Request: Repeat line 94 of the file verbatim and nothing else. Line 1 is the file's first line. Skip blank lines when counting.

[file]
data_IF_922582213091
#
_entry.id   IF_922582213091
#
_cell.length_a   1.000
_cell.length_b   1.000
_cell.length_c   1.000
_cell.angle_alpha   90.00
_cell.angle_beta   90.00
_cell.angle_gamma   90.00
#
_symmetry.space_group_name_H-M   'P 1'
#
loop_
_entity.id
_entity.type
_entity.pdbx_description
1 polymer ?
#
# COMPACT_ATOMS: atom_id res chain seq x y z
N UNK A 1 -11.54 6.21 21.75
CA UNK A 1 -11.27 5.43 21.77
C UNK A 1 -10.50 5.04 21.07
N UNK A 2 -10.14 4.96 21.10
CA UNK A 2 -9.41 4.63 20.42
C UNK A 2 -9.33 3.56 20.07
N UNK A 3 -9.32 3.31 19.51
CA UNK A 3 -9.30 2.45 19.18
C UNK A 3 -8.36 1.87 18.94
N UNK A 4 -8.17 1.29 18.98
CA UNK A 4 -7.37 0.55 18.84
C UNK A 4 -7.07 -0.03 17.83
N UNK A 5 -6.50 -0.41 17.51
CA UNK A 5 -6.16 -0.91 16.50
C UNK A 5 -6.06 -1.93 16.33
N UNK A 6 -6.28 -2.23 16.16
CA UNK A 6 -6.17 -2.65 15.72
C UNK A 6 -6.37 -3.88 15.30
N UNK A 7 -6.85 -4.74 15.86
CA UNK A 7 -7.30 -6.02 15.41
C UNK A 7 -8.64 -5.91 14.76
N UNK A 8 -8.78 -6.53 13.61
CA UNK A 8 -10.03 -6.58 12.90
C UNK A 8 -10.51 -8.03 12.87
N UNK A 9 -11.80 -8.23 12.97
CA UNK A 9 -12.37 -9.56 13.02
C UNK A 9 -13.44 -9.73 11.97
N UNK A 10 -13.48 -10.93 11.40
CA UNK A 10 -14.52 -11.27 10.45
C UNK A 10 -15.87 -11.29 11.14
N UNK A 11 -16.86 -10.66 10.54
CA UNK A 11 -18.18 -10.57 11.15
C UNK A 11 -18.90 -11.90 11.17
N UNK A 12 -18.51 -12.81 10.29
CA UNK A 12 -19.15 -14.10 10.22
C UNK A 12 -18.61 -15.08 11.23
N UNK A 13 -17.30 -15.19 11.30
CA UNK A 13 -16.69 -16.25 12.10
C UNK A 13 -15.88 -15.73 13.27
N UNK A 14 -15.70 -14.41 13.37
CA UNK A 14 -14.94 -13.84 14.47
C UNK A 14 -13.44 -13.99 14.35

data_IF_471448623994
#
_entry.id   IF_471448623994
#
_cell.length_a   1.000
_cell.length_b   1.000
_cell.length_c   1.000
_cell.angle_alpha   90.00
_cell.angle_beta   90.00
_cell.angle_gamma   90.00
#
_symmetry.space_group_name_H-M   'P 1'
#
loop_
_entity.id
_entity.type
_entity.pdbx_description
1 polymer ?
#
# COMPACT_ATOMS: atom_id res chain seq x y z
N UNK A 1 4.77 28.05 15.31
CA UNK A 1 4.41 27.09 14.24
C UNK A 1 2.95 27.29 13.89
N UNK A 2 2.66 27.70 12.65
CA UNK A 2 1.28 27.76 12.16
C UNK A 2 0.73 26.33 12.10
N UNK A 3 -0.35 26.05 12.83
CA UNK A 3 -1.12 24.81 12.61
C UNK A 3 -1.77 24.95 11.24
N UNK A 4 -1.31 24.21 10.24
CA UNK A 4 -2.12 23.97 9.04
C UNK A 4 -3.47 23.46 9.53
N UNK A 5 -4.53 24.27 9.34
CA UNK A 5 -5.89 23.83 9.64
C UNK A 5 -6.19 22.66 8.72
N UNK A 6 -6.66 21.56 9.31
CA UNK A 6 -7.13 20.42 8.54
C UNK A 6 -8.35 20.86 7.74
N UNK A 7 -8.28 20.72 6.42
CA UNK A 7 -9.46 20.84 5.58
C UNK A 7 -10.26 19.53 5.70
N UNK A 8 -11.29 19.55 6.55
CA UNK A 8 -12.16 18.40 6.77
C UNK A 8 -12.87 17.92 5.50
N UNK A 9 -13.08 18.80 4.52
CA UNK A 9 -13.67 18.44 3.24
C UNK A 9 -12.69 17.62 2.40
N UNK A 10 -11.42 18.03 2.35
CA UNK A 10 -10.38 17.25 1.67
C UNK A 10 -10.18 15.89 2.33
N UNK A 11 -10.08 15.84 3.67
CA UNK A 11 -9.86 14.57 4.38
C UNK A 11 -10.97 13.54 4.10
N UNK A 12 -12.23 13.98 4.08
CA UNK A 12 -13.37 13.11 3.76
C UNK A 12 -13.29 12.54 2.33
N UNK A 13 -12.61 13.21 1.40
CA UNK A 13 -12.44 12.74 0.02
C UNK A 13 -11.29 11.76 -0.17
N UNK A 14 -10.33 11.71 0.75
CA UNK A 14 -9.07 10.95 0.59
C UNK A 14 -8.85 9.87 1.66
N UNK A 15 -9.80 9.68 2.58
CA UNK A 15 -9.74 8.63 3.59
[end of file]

C UNK A 4 -3.47 23.46 9.53